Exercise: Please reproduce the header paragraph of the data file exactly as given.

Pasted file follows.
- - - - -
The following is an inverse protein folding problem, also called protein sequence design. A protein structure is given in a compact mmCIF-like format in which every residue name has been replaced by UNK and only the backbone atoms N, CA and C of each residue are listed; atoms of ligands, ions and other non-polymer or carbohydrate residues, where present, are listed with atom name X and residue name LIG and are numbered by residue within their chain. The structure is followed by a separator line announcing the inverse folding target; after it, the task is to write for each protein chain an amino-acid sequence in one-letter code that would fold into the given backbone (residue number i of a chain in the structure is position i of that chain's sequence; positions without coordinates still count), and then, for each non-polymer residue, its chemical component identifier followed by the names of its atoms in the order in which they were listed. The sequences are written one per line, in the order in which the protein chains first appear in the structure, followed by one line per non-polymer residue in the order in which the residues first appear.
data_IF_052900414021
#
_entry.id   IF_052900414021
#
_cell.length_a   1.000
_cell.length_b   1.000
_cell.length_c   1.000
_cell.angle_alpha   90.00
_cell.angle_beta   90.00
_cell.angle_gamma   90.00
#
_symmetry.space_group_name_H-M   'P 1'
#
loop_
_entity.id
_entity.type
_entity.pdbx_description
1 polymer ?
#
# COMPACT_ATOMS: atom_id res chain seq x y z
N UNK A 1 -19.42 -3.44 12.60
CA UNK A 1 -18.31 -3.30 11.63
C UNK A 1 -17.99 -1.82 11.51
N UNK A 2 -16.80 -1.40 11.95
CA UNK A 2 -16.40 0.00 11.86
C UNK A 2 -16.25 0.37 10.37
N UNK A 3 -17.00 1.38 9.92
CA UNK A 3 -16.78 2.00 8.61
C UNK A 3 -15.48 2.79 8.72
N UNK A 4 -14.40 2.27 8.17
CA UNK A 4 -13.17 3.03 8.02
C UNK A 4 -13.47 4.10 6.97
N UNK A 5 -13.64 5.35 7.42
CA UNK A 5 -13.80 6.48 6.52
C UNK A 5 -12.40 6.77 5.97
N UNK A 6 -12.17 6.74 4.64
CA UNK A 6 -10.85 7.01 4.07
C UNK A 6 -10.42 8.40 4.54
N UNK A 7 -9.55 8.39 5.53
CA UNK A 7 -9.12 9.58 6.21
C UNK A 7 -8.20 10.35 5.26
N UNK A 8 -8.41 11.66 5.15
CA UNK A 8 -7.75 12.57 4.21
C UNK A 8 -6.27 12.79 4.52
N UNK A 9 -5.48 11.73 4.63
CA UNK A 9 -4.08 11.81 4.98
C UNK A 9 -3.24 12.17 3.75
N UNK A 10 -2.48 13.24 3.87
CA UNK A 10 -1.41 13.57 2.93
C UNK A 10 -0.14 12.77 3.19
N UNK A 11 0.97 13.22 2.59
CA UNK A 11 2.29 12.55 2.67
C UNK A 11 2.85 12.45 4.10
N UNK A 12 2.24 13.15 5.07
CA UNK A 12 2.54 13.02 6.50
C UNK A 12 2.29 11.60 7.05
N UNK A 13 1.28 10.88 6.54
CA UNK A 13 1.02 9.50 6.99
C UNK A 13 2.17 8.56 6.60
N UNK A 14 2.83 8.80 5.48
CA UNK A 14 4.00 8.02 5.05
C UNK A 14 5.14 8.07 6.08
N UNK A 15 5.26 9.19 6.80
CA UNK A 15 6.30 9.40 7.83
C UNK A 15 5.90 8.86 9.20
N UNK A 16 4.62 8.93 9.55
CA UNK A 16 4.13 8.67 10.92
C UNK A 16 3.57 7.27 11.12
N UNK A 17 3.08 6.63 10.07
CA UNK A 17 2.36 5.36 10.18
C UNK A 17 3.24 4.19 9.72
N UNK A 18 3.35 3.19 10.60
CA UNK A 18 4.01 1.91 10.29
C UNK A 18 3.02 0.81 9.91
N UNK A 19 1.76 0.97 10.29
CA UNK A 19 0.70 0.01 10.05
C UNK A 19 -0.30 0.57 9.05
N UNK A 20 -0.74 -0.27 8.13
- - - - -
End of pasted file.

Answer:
The following is an inverse protein folding problem, also called protein sequence design. A protein structure is given in a compact mmCIF-like format in which every residue name has been replaced by UNK and only the backbone atoms N, CA and C of each residue are listed; atoms of ligands, ions and other non-polymer or carbohydrate residues, where present, are listed with atom name X and residue name LIG and are numbered by residue within their chain. The structure is followed by a separator line announcing the inverse folding target; after it, the task is to write for each protein chain an amino-acid sequence in one-letter code that would fold into the given backbone (residue number i of a chain in the structure is position i of that chain's sequence; positions without coordinates still count), and then, for each non-polymer residue, its chemical component identifier followed by the names of its atoms in the order in which they were listed. The sequences are written one per line, in the order in which the protein chains first appear in the structure, followed by one line per non-polymer residue in the order in which the residues first appear.